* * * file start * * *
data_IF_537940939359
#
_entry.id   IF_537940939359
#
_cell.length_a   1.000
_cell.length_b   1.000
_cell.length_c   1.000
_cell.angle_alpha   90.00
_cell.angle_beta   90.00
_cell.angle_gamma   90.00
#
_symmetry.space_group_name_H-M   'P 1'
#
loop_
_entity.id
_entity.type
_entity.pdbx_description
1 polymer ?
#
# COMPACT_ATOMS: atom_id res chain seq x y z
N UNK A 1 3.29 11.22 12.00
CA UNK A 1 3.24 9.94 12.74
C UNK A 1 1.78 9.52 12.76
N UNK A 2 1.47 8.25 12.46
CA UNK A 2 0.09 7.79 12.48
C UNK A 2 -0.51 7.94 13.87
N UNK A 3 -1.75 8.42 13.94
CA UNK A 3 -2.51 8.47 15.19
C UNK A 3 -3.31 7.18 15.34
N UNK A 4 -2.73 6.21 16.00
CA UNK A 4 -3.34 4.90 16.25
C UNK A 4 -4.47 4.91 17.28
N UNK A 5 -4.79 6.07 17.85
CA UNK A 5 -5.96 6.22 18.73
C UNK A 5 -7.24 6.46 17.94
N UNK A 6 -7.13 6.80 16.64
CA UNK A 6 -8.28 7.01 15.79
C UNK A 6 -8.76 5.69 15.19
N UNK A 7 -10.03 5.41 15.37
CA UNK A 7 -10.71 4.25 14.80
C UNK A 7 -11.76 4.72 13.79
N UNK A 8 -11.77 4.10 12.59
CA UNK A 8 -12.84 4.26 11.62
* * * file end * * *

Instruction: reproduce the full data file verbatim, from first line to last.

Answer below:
data_IF_537940939359
#
_entry.id   IF_537940939359
#
_cell.length_a   1.000
_cell.length_b   1.000
_cell.length_c   1.000
_cell.angle_alpha   90.00
_cell.angle_beta   90.00
_cell.angle_gamma   90.00
#
_symmetry.space_group_name_H-M   'P 1'
#
loop_
_entity.id
_entity.type
_entity.pdbx_description
1 polymer ?
#
# COMPACT_ATOMS: atom_id res chain seq x y z
N UNK A 1 3.29 11.22 12.00
CA UNK A 1 3.24 9.94 12.74
C UNK A 1 1.78 9.52 12.76
N UNK A 2 1.47 8.25 12.46
CA UNK A 2 0.09 7.79 12.48
C UNK A 2 -0.51 7.94 13.87
N UNK A 3 -1.75 8.42 13.94
CA UNK A 3 -2.51 8.47 15.19
C UNK A 3 -3.31 7.18 15.34
N UNK A 4 -2.73 6.21 16.00
CA UNK A 4 -3.34 4.90 16.25
C UNK A 4 -4.47 4.91 17.28
N UNK A 5 -4.79 6.07 17.85
CA UNK A 5 -5.96 6.22 18.73
C UNK A 5 -7.24 6.46 17.94
N UNK A 6 -7.13 6.80 16.64
CA UNK A 6 -8.28 7.01 15.79
C UNK A 6 -8.76 5.69 15.19
N UNK A 7 -10.03 5.41 15.37
CA UNK A 7 -10.71 4.25 14.80
C UNK A 7 -11.76 4.72 13.79
N UNK A 8 -11.77 4.10 12.59
CA UNK A 8 -12.84 4.26 11.62